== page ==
The thrill of diving into new technology is like an adrenaline shot for any software engineer. As someone who enjoys tinkering with new tools, I'm always eager to explore the latest and greatest. But wearing the hat of a technical lead and a university professor in computer science with a 21-year career in software development changes the game. It's like having an internal debate between an angel and a devil: Should you adopt this promising new technology or be cautious?
Early adopters, especially in the open-source community, are crucial catalysts for innovation. They help technologies evolve through their valuable contributions. But when it comes to corporate adoption, we must shift gears. Corporations need mature, battle-tested solutions.
Take Node.js, for example. It's been a 14-year journey for it to reach its current mature state. Deno, around since 2018, is still considered somewhat obscure. Bun is an even newer kid on the block and far from production-ready. Its potential may be promising, but resilience, sustained development, and vision are key for its long-term viability.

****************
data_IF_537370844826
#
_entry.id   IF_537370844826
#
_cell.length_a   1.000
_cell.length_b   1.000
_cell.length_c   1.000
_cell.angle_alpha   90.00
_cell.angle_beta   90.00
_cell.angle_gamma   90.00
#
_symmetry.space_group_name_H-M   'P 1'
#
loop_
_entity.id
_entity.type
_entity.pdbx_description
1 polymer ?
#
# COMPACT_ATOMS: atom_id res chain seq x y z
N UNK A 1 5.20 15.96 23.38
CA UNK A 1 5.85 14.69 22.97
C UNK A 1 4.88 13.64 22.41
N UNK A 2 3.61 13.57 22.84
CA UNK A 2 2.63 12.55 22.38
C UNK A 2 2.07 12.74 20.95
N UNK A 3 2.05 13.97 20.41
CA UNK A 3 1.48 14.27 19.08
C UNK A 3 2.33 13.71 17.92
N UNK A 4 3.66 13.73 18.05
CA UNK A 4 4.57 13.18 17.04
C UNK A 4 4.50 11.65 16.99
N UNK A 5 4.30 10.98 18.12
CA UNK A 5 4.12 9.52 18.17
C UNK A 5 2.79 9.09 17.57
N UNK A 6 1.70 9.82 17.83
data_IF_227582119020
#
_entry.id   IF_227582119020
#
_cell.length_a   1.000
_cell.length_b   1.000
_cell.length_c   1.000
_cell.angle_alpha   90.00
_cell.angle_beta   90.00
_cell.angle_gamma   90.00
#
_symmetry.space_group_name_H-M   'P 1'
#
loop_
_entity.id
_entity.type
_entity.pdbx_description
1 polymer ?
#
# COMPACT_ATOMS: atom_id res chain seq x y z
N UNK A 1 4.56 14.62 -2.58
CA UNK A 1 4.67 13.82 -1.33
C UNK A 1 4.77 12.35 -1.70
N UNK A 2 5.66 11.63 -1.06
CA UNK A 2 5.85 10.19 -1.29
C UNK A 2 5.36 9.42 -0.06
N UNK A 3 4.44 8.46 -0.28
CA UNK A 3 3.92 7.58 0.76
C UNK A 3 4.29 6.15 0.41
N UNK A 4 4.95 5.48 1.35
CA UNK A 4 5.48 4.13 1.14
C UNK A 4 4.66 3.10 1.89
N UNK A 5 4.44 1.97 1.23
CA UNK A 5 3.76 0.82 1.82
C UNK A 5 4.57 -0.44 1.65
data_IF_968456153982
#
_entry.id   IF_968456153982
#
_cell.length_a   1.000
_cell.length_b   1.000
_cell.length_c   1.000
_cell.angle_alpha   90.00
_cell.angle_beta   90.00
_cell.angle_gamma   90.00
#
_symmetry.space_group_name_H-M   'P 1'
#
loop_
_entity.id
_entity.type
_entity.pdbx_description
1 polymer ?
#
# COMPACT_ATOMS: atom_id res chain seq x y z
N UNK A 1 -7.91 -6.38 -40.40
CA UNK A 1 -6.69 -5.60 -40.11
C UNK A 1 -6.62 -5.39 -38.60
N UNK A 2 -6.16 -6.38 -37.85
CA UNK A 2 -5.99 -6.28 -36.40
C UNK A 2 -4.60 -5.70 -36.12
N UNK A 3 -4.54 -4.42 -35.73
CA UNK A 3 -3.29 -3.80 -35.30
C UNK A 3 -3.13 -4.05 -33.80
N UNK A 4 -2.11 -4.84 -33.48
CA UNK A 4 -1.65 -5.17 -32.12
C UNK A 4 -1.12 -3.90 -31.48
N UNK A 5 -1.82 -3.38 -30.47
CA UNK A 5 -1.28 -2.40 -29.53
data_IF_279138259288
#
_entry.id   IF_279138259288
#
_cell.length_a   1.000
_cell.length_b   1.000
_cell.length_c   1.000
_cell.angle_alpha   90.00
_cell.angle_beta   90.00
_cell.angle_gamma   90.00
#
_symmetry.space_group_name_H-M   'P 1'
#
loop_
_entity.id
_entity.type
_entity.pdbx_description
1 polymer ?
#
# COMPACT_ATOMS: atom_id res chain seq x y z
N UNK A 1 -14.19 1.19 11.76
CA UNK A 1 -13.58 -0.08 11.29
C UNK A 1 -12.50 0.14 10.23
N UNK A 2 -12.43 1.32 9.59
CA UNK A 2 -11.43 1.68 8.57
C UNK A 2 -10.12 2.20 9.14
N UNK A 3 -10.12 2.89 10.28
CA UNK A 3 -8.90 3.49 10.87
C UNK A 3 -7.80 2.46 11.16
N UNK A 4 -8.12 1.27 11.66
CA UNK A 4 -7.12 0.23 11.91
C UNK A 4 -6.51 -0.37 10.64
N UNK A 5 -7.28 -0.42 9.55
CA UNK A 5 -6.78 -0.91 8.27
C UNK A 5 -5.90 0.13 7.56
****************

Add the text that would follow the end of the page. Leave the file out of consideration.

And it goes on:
To carve out a niche in the corporate world, Bun needs more than just promising features. It needs a vibrant community, widespread industry adoption, and enough momentum to host events and generate buzz. Only then could we even start to think of it as a serious contender to Node.js.
Another challenge is balancing performance with developer-friendliness. As you build abstractions to make life easier for developers, you risk diluting the tool's performance and efficiency. Maintaining that balance while sticking to the initial vision is no small feat.
The choice of the Zig programming language for Bun is another intriguing design decision. Who's going to learn Zig just to contribute? Why not go for something more commonly adopted, like Rust? It raises questions about the future talent pool and whether this choice aligns with corporate considerations.
Even as I wish Bun all the success, only time will tell if it will stand the test of time, especially given that other solutions like Just.js, Cobra, and Hermes already outperform it.
So while the pace of technological evolution is exhilarating, it also makes it incredibly challenging to maintain consistent development and vision for new products. Before Bun—or any emerging technology—becomes viable for corporate adoption, it must check numerous boxes, from community support to feature stability. As much as we'd like to dive head-first into every new technology, the devil is in the details, and those details demand a discerning eye.